Sasikala Natarajan
Loyalty pays?Twitter/AIADMK Official

Tamil Nadu is expected to see yet another change in leadership, with All India Anna Dravida Munnetra Kazhagam (AIADMK) chief Sasikala Natarajan set to replace O Panneerselvam as chief minister soon. The development comes less than two months after Sasikala's predecessor J Jayalalithaa died on December 6, 2016, and was succeeded in the party by Sasikala and at the helm of the state by Panneerselvam. 

Also read: Jayalalithaa's lookalike Deepa Jayakumar will announce her entry into politics on late TN CM's birth anniversary

Chinnamma for CM?

Soon after Jayalalithaa's death, speculations had been rife that her closest aide Sasikala Natarajan would take over as both AIADMK president and Tamil Nadu chief minister. However, while she did take the former post, she declined the latter in favour of Panneerselvam, despite repeated pleas by AIADMK members and the masses.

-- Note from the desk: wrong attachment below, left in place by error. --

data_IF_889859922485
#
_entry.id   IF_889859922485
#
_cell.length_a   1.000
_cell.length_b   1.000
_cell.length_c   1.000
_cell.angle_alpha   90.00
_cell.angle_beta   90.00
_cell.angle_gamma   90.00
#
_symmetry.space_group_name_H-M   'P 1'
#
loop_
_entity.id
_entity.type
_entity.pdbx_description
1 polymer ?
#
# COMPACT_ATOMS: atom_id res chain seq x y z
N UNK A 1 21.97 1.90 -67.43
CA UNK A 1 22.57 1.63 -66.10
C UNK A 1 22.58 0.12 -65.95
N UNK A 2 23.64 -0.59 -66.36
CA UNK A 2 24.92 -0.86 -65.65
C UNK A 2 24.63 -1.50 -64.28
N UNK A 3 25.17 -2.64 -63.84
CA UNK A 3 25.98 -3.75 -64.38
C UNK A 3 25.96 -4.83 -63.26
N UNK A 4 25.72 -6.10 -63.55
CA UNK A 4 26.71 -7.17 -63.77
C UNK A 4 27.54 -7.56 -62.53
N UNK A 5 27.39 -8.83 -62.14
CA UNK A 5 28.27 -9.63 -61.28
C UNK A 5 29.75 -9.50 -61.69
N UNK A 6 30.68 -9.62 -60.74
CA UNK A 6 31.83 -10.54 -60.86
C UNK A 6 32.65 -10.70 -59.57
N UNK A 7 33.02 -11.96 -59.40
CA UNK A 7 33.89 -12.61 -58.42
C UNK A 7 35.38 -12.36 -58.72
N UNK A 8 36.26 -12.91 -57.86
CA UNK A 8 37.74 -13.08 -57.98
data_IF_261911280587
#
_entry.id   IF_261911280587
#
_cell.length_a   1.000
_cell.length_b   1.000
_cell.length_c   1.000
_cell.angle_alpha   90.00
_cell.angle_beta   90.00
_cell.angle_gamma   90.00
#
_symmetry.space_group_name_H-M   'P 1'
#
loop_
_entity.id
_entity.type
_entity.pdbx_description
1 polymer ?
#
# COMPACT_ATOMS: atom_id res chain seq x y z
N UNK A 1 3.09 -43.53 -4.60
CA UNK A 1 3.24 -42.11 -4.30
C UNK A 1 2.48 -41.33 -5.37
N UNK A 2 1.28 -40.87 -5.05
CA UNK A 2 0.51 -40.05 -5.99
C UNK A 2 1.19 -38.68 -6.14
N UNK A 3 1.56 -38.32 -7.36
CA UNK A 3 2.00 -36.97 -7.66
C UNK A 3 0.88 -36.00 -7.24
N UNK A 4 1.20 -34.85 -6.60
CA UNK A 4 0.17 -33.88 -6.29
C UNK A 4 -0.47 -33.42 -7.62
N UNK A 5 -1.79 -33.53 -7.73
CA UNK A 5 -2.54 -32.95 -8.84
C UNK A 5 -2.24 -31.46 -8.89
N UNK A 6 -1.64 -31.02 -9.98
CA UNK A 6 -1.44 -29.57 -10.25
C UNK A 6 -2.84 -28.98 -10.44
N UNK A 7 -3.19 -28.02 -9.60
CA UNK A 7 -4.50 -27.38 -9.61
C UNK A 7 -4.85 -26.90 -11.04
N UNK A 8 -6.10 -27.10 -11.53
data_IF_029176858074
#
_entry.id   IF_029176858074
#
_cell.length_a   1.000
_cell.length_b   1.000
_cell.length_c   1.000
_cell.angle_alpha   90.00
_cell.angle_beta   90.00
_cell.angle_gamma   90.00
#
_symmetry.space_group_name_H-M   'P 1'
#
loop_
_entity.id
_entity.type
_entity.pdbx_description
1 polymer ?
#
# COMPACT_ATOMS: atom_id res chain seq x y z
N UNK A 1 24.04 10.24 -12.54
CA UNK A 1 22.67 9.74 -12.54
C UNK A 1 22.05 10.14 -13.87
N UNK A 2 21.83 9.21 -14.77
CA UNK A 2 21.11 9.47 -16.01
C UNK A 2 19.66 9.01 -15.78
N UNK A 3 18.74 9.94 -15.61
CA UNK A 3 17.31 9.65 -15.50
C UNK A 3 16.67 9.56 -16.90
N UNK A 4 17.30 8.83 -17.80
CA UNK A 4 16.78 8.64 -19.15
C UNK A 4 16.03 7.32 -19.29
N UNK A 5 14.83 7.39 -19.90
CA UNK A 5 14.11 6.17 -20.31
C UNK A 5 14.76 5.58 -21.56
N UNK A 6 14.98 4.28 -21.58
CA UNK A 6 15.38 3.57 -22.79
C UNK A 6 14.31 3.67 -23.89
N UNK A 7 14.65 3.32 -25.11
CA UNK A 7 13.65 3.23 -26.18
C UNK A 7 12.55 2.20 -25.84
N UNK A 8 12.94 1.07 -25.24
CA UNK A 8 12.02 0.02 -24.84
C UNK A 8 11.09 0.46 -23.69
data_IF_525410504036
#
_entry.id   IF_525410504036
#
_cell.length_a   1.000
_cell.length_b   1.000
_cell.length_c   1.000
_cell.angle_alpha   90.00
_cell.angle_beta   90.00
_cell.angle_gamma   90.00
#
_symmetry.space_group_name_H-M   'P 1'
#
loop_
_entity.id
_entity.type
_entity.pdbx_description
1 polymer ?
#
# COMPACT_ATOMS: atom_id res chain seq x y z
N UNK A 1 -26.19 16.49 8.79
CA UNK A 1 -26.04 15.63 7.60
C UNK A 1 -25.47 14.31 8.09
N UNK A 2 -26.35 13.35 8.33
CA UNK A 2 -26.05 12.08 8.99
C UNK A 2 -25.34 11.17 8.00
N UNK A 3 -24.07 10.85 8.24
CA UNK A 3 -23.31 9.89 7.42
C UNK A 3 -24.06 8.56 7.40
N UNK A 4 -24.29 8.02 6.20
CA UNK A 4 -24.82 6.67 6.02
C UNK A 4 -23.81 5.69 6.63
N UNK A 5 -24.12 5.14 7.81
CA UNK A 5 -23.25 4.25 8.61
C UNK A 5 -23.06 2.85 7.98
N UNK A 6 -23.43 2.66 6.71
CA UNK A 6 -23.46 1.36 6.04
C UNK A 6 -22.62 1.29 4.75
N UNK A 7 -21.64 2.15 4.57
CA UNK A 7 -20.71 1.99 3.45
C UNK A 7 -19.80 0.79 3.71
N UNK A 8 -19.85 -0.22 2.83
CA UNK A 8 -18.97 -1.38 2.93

Since then, Panneerselvam has managed to bring Jallikattu back to the state despite a Supreme Court ban on it — an achievement that should have given him enough leeway to continue as Tamil Nadu chief minister. However, there were other factors in play, and the current muddle with the Chennai oil spill may lead to his ouster. 

The signs of change

AIADMK internal sources have claimed that Sasikala will take over from Panneerselvam on February 8 or 9. Top AIADMK leaders are expected to take a decision in this regard soon. A meeting of party MLAs is scheduled at the AIADMK headquarters on Sunday. 

Meanwhile, Sasikala has appointed former ministers KA Sengottaiyan, S Gokula Indira and BV Ramana as AIADMK organisation secretaries. Former mayor Saidai S Duraisamy has also been appointed to the same post. MLA V Alexander has been removed as secretary of the AIADMK's MGR Youth Wing.

Sheela Balakrishnan on Friday quit as adviser to the Tamil Nadu government. She had been the one who had run the state when Jayalalithaa was in hospital. Almost simultaneously, CMO secretaries KN Venkataramanan and A Ramalingam were also removed from the post, signalling a possible change in the higher echelons of the state administration.